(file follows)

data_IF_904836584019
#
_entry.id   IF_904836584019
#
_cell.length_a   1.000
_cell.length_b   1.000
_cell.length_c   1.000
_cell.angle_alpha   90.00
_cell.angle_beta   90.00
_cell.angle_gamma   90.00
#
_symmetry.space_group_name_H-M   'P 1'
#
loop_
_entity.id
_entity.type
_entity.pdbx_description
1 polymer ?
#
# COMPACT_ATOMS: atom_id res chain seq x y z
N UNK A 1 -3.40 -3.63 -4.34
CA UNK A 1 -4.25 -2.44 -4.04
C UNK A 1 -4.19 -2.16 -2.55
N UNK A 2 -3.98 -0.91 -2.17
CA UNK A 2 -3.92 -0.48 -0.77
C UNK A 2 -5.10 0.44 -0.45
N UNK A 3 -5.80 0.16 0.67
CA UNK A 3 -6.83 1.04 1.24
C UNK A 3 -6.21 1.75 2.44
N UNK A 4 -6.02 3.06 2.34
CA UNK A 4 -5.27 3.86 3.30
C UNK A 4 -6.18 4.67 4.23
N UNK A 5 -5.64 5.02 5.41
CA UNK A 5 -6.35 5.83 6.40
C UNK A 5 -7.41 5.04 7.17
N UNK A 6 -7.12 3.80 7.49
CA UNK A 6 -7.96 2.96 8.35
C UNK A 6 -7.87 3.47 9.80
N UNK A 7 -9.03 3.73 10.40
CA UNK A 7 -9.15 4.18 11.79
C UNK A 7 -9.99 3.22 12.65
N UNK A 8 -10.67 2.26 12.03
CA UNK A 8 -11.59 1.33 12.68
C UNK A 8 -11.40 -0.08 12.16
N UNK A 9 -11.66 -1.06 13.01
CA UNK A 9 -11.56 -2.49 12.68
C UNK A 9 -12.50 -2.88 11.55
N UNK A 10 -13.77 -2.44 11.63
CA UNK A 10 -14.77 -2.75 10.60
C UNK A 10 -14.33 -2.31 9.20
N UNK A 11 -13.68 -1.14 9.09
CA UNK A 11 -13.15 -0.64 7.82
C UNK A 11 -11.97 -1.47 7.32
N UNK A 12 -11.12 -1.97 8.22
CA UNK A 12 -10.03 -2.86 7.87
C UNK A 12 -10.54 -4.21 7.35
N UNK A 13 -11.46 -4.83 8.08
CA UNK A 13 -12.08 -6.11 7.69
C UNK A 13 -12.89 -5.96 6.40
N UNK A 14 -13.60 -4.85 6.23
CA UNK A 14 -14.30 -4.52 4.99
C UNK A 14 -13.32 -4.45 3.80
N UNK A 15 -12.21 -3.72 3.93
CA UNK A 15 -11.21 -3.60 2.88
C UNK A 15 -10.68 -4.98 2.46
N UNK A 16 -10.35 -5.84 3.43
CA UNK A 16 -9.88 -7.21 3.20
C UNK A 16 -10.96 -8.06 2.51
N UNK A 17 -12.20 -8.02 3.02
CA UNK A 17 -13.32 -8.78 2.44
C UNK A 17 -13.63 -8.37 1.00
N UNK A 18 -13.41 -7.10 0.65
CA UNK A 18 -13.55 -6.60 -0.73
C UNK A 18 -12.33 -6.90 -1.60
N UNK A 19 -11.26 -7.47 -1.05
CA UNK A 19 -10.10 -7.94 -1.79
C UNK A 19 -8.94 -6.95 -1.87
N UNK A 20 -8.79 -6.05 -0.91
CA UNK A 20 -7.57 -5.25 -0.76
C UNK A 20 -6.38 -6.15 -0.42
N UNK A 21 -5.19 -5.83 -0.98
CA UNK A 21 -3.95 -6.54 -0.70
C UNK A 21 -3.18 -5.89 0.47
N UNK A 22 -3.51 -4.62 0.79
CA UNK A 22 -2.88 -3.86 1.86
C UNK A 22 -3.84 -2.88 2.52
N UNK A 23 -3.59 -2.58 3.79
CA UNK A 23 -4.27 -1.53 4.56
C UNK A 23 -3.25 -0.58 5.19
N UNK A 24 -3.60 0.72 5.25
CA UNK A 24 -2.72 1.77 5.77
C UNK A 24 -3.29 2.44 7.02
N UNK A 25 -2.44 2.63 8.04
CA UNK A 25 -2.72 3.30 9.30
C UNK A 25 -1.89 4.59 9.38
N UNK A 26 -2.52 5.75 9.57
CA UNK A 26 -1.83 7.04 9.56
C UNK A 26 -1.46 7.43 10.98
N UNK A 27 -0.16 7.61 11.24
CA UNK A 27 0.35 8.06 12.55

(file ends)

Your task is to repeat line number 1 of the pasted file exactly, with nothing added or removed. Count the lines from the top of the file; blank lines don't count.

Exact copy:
data_IF_904836584019